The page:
Vienna 2010 Closes With a Renewed Commitment for AIDS + MDGs
The XVIII International AIDS Conference ended in Vienna today after a week of intense dialogue involving 19,300 people from 193 countries engaged in the global AIDS response.
Delegates and organizers depart Vienna -- where the conference opened 18 July under the theme of Rights Here, Right Now -- with a renewed commitment to push for securing universal access to HIV prevention, care, treatment and support.
"Billions of people stand in solidarity with us in our drive for universal access. We must rally their support behind Michel Sidibé's Prevention Revolution and Treatment 2.0 initiative and UNAIDS to ensure that world leaders do not turn their backs on their pledge to reach the goal of universal access," said Dr. Julio Montaner, AIDS 2010 Chair, President of the International AIDS Society and Director of the B.C. Centre for Excellence in HIV/AIDS in Vancouver, Canada.
The conference saw a renewed commitment to HIV prevention, were treatment 2.0 outlines the effort to merge treatment with combination HIV prevention to ensure a cohesive and resource-maximizing AIDS response. Evidence was seen of tangible progress in HIV research and programme scale up however the AIDS response is facing an urgent need for increased resources, the protection of human rights, and broader use of scientifically sound prevention strategies.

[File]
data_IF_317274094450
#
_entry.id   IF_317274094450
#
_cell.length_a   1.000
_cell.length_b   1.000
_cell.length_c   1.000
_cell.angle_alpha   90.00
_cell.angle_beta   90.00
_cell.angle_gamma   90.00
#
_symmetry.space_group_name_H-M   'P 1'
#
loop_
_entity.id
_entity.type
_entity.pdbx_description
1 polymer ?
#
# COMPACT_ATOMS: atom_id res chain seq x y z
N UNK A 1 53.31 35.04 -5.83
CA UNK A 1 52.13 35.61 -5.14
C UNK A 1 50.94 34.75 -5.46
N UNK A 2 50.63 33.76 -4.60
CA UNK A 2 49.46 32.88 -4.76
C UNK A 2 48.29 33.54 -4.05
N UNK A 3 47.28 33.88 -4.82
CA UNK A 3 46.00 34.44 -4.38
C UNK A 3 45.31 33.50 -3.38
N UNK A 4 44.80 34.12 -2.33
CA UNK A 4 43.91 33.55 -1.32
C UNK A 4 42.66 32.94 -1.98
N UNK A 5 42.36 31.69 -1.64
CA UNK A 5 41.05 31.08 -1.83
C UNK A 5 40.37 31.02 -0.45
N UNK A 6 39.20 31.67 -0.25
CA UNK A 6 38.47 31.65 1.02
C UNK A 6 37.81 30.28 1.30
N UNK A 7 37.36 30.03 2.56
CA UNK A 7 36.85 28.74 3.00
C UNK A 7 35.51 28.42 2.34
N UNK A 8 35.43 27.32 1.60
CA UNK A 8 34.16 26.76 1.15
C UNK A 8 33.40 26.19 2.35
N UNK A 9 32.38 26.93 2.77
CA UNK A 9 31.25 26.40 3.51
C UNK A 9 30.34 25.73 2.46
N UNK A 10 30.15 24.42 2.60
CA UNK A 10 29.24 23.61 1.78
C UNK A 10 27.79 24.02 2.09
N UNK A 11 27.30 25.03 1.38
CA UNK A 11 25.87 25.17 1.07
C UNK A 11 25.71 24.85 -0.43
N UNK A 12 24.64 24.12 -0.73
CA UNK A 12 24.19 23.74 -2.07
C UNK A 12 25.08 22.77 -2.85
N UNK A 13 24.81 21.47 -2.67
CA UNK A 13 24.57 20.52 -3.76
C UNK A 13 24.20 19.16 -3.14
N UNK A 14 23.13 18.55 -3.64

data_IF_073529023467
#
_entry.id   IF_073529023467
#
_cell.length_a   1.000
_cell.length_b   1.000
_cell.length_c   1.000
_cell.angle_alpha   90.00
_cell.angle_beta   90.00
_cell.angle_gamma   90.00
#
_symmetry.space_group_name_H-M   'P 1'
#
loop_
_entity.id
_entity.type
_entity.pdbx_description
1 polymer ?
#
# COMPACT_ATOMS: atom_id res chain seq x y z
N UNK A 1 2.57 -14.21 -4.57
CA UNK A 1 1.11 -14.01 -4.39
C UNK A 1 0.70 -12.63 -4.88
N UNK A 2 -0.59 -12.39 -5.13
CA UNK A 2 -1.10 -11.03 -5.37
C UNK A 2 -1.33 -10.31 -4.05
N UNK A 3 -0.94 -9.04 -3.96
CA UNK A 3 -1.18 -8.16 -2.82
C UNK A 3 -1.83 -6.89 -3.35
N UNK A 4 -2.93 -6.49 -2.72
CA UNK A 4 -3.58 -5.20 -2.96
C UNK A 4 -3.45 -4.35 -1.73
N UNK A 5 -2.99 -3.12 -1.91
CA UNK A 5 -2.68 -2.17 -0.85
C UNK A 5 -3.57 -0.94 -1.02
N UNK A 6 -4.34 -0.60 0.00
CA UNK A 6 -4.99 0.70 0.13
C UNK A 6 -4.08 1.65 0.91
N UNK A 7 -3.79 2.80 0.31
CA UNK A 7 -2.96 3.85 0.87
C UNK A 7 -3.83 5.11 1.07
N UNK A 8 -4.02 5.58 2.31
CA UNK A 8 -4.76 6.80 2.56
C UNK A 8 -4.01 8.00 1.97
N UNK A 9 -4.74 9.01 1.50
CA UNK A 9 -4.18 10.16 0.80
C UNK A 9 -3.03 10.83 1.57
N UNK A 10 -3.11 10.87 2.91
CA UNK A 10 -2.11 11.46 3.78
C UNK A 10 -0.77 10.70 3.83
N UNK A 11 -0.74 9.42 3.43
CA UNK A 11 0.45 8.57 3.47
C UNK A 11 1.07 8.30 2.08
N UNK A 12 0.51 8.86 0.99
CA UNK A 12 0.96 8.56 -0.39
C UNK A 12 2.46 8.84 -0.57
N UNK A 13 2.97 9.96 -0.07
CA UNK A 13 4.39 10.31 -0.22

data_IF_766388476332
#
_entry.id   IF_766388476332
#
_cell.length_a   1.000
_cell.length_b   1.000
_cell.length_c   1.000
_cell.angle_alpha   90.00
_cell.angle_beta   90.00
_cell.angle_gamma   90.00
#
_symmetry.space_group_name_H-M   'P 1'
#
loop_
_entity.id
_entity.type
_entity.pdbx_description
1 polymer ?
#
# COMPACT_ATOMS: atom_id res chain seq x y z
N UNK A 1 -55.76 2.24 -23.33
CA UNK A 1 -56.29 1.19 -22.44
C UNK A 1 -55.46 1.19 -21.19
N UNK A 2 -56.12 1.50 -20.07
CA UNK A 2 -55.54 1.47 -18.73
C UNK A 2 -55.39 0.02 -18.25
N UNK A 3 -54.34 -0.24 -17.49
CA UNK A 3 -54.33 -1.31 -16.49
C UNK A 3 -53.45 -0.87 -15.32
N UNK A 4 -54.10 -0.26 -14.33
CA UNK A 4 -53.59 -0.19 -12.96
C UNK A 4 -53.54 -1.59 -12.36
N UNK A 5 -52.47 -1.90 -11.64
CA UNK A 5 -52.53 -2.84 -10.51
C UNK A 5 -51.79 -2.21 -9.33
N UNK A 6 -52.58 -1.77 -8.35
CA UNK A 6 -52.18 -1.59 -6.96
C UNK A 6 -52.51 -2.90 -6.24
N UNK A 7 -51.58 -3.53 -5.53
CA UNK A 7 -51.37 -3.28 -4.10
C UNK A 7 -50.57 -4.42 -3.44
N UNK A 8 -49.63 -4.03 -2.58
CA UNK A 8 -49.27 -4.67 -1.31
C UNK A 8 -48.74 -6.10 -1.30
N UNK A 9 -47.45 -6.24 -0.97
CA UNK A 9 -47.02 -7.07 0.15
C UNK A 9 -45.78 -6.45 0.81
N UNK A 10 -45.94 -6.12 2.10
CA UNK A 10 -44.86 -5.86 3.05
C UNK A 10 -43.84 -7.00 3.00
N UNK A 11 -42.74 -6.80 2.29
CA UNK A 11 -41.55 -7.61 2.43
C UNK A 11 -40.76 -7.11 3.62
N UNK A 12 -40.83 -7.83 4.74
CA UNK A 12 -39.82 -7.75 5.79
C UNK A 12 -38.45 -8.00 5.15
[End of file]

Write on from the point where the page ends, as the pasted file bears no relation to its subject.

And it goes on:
Political, civil society and development leaders, policymakers, scientists and activists from around the world descended on Vienna from 18-23 July 2010 to engage in dialogue on the major issues facing the global response to HIV. The week-long programme featured 248 sessions covering science, community and leadership. The conference was supported by 770 volunteers from Vienna and elsewhere.
The Closing Session featured a video address by South African Archbishop Desmond Tutu, remarks by Rachel Ong, Chair of the Global Network of People Living with HIV, and Patricia Perez, Chair of the International Steering Committee of the International Community of Women Living with HIV/AIDS. Montaner and Incoming IAS President Elly Katabira, Professor of Medicine at Makerere University in Uganda, presented the first IAS Presidential Award to Jack Whitescarver of the U.S. National Institutes of Health and Katabira gave an inaugural address.
The International AIDS Conference is the world's largest HIV forum. It is held every two years and organized by the International AIDS Society, together with a series of partners including UNAIDS. The next conference will be hosted by Washington DC, USA in July 2012 at the Walter E. Washington Convention Center.